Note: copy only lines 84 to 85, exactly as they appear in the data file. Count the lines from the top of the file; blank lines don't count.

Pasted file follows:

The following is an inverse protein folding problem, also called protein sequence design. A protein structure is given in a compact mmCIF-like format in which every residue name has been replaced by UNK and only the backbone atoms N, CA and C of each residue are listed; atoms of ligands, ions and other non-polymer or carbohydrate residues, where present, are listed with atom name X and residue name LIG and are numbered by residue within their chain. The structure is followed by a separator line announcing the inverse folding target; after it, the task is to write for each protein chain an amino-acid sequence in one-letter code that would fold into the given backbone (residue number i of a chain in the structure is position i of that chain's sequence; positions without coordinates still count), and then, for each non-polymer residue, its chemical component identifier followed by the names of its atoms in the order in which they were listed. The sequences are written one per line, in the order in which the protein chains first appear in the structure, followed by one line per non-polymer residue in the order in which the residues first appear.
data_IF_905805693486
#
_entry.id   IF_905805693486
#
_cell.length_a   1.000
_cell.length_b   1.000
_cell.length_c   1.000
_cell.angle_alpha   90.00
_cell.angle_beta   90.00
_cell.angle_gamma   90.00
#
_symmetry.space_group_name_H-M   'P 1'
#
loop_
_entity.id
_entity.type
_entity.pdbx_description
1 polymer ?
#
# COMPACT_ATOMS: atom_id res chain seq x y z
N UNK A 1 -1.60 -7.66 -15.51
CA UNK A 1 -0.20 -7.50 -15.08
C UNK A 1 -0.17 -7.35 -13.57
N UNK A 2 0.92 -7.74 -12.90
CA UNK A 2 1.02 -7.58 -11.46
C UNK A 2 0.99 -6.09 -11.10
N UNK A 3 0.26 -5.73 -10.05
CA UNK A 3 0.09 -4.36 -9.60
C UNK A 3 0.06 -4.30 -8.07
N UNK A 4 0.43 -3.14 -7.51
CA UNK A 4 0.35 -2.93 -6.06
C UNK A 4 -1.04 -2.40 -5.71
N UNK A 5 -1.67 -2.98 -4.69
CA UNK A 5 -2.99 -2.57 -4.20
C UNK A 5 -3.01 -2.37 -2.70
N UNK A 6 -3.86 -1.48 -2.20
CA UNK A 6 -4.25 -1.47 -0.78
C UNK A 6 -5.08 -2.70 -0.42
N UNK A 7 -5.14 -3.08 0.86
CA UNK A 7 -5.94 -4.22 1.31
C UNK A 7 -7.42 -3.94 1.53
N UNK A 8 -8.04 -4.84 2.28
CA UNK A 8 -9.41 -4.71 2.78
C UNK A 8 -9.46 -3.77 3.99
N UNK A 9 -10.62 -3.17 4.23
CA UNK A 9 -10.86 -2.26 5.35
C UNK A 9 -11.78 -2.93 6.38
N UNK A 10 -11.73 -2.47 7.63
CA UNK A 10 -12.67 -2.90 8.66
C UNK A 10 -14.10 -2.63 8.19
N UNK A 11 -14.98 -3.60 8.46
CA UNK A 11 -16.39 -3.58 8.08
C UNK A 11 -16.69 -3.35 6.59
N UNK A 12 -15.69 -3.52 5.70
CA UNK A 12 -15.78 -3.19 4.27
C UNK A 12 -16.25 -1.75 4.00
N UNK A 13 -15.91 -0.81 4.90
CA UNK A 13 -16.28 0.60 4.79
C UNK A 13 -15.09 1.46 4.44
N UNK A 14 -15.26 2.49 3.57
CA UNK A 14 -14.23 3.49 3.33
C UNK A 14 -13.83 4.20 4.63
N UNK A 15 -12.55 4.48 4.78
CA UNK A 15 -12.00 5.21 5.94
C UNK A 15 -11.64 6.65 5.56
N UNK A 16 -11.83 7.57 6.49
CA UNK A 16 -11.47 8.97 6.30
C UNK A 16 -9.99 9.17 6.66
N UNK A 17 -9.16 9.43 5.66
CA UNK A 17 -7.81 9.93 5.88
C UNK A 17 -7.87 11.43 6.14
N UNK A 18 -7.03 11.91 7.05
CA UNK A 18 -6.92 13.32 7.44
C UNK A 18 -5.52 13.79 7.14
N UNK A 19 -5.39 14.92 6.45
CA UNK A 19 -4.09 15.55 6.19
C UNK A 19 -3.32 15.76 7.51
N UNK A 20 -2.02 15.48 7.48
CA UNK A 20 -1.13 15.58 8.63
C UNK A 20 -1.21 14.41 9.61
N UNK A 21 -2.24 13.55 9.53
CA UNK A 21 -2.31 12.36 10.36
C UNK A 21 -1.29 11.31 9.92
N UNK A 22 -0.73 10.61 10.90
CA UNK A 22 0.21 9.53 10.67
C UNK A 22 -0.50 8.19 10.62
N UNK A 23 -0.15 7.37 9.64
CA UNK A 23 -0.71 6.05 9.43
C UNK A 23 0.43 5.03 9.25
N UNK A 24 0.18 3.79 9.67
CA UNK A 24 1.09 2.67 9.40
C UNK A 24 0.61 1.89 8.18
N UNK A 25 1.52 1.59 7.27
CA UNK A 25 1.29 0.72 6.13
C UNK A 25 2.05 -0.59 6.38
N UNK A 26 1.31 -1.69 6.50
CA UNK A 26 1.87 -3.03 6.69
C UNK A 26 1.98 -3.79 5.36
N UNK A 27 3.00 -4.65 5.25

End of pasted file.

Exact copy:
C UNK A 21 -1.29 11.31 9.92
N UNK A 22 -0.73 10.61 10.90